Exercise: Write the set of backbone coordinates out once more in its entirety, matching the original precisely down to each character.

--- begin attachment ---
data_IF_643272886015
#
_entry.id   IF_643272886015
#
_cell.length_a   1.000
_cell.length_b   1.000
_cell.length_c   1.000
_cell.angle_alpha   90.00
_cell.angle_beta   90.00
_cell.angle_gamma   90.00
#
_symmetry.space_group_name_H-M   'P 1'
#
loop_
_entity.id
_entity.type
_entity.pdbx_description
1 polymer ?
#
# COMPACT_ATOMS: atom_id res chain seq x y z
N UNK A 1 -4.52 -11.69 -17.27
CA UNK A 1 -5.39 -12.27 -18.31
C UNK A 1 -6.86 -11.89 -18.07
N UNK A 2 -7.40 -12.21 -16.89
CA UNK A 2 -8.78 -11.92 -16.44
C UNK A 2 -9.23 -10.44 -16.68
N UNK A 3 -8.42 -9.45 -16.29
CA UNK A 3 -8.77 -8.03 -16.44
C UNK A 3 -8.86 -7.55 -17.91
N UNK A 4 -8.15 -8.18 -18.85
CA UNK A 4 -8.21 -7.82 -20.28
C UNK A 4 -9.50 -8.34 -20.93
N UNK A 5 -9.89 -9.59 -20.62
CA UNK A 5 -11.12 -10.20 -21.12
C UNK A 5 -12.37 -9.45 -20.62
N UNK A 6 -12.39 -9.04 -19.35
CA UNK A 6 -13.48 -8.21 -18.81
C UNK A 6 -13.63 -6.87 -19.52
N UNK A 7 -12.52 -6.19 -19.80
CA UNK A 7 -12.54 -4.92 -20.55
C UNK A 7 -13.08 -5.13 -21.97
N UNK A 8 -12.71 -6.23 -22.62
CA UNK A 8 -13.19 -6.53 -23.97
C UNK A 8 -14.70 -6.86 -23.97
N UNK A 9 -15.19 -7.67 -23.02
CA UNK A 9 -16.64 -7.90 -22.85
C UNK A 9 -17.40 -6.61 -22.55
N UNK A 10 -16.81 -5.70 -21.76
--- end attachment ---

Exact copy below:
data_IF_643272886015
#
_entry.id   IF_643272886015
#
_cell.length_a   1.000
_cell.length_b   1.000
_cell.length_c   1.000
_cell.angle_alpha   90.00
_cell.angle_beta   90.00
_cell.angle_gamma   90.00
#
_symmetry.space_group_name_H-M   'P 1'
#
loop_
_entity.id
_entity.type
_entity.pdbx_description
1 polymer ?
#
# COMPACT_ATOMS: atom_id res chain seq x y z
N UNK A 1 -4.52 -11.69 -17.27
CA UNK A 1 -5.39 -12.27 -18.31
C UNK A 1 -6.86 -11.89 -18.07
N UNK A 2 -7.40 -12.21 -16.89
CA UNK A 2 -8.78 -11.92 -16.44
C UNK A 2 -9.23 -10.44 -16.68
N UNK A 3 -8.42 -9.45 -16.29
CA UNK A 3 -8.77 -8.03 -16.44
C UNK A 3 -8.86 -7.55 -17.91
N UNK A 4 -8.15 -8.18 -18.85
CA UNK A 4 -8.21 -7.82 -20.28
C UNK A 4 -9.50 -8.34 -20.93
N UNK A 5 -9.89 -9.59 -20.62
CA UNK A 5 -11.12 -10.20 -21.12
C UNK A 5 -12.37 -9.45 -20.62
N UNK A 6 -12.39 -9.04 -19.35
CA UNK A 6 -13.48 -8.21 -18.81
C UNK A 6 -13.63 -6.87 -19.52
N UNK A 7 -12.52 -6.19 -19.80
CA UNK A 7 -12.54 -4.92 -20.55
C UNK A 7 -13.08 -5.13 -21.97
N UNK A 8 -12.71 -6.23 -22.62
CA UNK A 8 -13.19 -6.53 -23.97
C UNK A 8 -14.70 -6.86 -23.97
N UNK A 9 -15.19 -7.67 -23.02
CA UNK A 9 -16.64 -7.90 -22.85
C UNK A 9 -17.40 -6.61 -22.55
N UNK A 10 -16.81 -5.70 -21.76